Tuesday 22 December 2009


The Bristol Type 167 Brabazon was a large airliner, designed by the Bristol Aeroplane Company to fly transatlantic routes from the United Kingdom to the United States. The prototype was delivered in 1949, only to prove a commercial failure when airlines felt the plane was too large and expensive to be useful. Despite its size, comparable to a Boeing 767, it was designed to carry only 100 passengers, albeit in roomy conditions not generally found on modern aircraft. In the end, only a single prototype was flown; it was broken up in 1953 for scrap, along with an uncompleted second fuselage


In 1943, a British government committee met under the leadership of Lord Brabazon of Tara to investigate the needs of the British civil airliner market.

The Brabazon Committee delivered a report, known as the "Brabazon Report", calling for the construction of four of five designs they had studied. Type I was a large transatlantic airliner, Type III a smaller airliner for the Empire air routes, and Type IV a jet powered 500 mph (800 km/h) airliner. The Type I and IV were considered to be very important to the industry, notably the jet powered Type IV which would give the UK a commanding lead in jet transports.

Bristol had already studied a large bomber design starting as early as 1937, but nothing had come of this. In 1942 the Air Ministry published a tender for a new super-heavy bomber design, and Bristol dusted off their original work and updated it for their newer and much more powerful Bristol Centaurus engines. This led to a design with a range of 5,000 mi (8,000 km), 225 ft (69 m) wing span, eight engines buried in the wings driving four pusher propeller installations, and enough fuel for transatlantic range. This "100 ton bomber" and designs from the other major manufacturers were in many ways the British analogues to the American Convair B-36. However in expectation of long development times, the Air Ministry later changed their mind and decided to continue development of the Avro Lancaster, (leading to the Avro Lincoln) instead.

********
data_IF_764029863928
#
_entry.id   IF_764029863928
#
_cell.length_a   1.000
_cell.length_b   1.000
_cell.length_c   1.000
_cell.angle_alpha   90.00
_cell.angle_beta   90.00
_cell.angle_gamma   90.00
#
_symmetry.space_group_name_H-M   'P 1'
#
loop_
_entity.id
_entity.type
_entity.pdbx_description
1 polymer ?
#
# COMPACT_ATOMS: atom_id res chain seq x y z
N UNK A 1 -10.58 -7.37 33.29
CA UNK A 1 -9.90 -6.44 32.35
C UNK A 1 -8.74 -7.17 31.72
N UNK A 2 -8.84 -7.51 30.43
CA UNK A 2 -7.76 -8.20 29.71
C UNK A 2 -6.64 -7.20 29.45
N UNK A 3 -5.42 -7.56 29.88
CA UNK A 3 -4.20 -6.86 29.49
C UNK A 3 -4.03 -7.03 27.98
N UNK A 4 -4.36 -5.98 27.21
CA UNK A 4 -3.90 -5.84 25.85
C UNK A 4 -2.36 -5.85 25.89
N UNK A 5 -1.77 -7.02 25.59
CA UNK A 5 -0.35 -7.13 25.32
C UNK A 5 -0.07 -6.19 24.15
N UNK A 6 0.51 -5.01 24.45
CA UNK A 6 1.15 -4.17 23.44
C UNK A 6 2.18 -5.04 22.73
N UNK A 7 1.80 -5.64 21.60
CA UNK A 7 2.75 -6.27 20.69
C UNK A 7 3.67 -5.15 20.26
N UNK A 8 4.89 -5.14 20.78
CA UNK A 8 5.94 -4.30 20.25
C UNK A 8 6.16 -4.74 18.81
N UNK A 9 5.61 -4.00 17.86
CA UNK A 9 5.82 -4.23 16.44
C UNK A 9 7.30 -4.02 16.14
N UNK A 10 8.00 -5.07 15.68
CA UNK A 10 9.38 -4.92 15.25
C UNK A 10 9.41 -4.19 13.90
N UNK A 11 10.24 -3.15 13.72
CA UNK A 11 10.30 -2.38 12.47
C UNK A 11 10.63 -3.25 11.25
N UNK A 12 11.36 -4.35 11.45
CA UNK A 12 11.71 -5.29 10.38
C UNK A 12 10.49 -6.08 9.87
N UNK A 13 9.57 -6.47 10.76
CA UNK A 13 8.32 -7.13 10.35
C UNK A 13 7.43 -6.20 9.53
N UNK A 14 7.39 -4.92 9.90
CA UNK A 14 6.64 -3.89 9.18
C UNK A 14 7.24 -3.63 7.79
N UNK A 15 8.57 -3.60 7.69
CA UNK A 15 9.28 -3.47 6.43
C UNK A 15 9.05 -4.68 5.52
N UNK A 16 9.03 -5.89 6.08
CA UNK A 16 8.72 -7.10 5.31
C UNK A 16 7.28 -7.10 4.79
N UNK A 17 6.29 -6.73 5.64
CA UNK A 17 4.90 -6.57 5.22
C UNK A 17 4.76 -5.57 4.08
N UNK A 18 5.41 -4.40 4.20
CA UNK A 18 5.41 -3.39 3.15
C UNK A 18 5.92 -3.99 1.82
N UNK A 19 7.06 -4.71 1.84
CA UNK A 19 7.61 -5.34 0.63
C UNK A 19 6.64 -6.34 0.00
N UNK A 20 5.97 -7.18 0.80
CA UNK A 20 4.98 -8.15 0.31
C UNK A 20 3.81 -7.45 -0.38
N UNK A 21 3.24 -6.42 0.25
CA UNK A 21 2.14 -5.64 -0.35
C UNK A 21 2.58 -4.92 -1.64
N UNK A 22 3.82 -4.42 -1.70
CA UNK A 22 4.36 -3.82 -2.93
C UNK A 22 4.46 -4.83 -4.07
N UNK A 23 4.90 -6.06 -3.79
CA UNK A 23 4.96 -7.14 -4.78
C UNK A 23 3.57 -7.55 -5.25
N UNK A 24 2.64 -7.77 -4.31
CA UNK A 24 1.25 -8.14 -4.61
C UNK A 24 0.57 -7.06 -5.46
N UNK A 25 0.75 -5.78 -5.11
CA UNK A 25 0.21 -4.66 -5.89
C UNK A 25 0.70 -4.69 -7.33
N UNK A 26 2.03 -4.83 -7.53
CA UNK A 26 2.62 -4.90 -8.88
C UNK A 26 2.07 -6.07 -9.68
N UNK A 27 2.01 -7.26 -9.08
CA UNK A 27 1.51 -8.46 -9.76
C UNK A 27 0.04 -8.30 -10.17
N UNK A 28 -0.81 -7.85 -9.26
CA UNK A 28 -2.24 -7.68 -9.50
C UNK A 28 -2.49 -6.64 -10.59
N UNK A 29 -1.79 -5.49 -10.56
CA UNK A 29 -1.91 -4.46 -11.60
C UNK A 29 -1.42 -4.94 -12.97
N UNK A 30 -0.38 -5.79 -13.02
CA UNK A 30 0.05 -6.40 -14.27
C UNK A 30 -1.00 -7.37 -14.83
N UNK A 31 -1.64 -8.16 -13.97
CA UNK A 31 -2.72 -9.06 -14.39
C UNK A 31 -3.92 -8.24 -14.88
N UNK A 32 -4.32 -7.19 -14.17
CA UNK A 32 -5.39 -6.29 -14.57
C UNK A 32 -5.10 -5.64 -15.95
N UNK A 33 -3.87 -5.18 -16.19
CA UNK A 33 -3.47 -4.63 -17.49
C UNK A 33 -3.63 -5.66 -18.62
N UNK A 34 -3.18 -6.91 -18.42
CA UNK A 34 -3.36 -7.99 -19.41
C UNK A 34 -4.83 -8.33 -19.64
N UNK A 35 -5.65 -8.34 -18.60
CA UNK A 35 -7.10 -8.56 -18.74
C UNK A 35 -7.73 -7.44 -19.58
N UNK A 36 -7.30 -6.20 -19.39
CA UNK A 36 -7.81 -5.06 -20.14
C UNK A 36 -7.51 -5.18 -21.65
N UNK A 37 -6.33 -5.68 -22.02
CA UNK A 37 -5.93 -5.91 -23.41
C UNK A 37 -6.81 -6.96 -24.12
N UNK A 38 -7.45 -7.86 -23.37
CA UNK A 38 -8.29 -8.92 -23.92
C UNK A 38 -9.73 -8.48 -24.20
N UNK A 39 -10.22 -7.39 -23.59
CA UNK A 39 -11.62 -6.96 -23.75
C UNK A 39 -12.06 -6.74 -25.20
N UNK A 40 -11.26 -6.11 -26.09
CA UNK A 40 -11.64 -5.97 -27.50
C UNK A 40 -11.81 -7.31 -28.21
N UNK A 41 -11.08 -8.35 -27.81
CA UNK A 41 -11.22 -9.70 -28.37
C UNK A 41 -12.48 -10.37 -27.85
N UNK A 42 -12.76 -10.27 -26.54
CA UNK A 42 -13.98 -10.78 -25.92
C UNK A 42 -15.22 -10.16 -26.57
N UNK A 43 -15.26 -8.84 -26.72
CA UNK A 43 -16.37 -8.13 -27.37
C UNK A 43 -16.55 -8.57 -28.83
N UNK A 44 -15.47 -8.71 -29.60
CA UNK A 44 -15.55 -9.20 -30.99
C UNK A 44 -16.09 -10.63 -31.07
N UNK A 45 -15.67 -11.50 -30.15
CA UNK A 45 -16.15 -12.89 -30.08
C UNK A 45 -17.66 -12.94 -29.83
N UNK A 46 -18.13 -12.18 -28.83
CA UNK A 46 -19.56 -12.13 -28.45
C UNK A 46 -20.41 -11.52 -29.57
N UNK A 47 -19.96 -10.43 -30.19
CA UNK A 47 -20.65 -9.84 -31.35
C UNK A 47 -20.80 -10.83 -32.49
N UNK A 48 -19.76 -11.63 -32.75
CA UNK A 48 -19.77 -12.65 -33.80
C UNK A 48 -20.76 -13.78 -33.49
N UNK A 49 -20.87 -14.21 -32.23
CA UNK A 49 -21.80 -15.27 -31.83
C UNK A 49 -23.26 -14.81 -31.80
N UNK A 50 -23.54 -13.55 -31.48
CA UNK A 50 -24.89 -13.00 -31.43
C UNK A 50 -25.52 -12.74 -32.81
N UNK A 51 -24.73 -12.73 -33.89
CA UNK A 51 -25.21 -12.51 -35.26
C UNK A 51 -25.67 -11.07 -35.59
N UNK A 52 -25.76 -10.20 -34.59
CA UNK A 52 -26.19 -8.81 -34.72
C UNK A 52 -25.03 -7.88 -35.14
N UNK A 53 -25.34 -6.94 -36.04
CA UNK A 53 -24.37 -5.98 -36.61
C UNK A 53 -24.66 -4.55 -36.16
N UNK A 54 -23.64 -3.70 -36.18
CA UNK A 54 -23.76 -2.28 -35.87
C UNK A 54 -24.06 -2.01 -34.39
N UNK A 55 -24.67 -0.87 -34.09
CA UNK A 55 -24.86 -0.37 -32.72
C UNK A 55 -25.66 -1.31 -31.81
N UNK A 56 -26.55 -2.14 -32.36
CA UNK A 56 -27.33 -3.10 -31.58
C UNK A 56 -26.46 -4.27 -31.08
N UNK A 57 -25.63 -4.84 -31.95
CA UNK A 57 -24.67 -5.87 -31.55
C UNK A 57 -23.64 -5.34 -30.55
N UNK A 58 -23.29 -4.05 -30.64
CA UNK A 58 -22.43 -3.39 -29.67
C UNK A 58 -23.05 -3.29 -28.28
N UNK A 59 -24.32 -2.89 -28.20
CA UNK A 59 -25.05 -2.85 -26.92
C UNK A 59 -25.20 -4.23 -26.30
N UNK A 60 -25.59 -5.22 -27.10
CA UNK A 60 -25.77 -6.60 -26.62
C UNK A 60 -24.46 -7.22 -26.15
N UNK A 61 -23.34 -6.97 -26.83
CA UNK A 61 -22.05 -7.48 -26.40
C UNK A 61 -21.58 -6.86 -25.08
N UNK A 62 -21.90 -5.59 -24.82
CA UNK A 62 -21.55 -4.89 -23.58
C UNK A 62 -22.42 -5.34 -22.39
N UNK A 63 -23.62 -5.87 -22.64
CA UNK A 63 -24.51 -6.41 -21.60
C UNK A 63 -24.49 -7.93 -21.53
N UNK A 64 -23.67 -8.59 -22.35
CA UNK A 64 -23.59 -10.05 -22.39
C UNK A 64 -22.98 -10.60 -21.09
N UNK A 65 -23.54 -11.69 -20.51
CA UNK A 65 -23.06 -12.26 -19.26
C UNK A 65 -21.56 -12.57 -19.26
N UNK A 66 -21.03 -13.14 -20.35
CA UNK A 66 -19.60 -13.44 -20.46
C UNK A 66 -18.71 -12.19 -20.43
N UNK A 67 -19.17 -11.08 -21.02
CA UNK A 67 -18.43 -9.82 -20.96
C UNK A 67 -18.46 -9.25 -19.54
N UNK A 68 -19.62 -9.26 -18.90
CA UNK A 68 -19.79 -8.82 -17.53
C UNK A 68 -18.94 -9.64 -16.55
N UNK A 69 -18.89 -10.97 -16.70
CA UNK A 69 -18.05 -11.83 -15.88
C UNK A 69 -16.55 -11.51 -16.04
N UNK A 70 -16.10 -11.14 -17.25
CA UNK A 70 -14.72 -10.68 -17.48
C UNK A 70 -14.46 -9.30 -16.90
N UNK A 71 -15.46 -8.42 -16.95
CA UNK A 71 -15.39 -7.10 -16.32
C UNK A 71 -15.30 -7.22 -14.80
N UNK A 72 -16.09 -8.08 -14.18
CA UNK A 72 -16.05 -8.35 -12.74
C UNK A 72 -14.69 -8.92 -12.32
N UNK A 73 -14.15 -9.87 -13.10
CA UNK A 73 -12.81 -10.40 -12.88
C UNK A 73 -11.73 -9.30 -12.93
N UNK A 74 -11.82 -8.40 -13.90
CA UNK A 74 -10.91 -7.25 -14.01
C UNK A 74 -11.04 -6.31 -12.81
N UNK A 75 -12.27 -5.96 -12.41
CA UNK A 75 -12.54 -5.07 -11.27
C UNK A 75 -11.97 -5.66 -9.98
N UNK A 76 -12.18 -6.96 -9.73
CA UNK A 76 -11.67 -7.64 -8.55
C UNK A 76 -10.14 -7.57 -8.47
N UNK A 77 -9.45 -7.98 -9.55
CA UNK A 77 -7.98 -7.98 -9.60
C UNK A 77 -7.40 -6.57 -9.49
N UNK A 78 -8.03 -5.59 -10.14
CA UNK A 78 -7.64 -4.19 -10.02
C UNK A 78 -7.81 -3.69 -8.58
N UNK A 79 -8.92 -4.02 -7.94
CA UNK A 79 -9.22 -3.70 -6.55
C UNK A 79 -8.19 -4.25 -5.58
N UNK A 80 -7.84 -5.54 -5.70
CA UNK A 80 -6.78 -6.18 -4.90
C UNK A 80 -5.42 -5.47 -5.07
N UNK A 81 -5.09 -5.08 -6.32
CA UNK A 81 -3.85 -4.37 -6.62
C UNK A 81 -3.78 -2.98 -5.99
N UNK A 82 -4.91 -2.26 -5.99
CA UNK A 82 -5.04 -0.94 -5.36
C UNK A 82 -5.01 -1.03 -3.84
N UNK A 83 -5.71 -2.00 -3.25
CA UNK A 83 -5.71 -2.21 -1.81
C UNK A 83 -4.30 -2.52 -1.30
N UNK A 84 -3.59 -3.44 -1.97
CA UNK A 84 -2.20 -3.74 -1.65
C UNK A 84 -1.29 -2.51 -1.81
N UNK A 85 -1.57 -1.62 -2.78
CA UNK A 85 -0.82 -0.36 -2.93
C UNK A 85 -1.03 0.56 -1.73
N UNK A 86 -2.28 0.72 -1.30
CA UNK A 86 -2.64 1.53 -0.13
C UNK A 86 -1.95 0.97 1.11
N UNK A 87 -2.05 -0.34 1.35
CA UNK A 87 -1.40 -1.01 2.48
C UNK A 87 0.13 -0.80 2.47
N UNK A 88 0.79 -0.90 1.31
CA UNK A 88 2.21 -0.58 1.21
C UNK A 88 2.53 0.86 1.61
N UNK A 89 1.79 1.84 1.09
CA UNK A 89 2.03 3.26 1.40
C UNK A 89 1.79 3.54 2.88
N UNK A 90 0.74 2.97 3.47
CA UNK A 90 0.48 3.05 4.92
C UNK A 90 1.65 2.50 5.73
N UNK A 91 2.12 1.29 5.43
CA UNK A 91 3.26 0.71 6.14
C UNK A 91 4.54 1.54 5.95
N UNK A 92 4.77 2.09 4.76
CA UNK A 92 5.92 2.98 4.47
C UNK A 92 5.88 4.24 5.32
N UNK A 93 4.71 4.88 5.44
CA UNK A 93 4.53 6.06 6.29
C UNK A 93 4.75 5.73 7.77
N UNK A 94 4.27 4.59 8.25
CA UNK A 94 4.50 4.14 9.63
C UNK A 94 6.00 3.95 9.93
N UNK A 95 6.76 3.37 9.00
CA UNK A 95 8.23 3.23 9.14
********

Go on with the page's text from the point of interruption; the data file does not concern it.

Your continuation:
The Mk.I aircraft, registration G-AGPW, rolled out for engine runs in December 1948, and flew for the first time, over Avonmouth for 25 minutes, on 4 September 1949 captained by Bristol Chief Test Pilot Bill Pegg. It flew to about 3,000 ft (910 m) at 160 mph (257 km/h) and landed at 115 mph (185 km/h), throttling back at 50 ft (15 m). Four days later, it was presented at the Farnborough Airshow before starting testing in earnest. It was demonstrated at the 1950 Farborough Airshow with a take-off, clean configuration fly-past and a landing. In June 1950, she visited London's Heathrow Airport, making a number of successful takeoffs and landings, and was demonstrated at the 1951 Paris Air Show. By this point, BOAC had lost any interest in the design, if it ever really had any, and although some interest was shown by BEA on flying the prototype itself, various problems that would be expected of a prototype meant it never received an airworthiness certificate.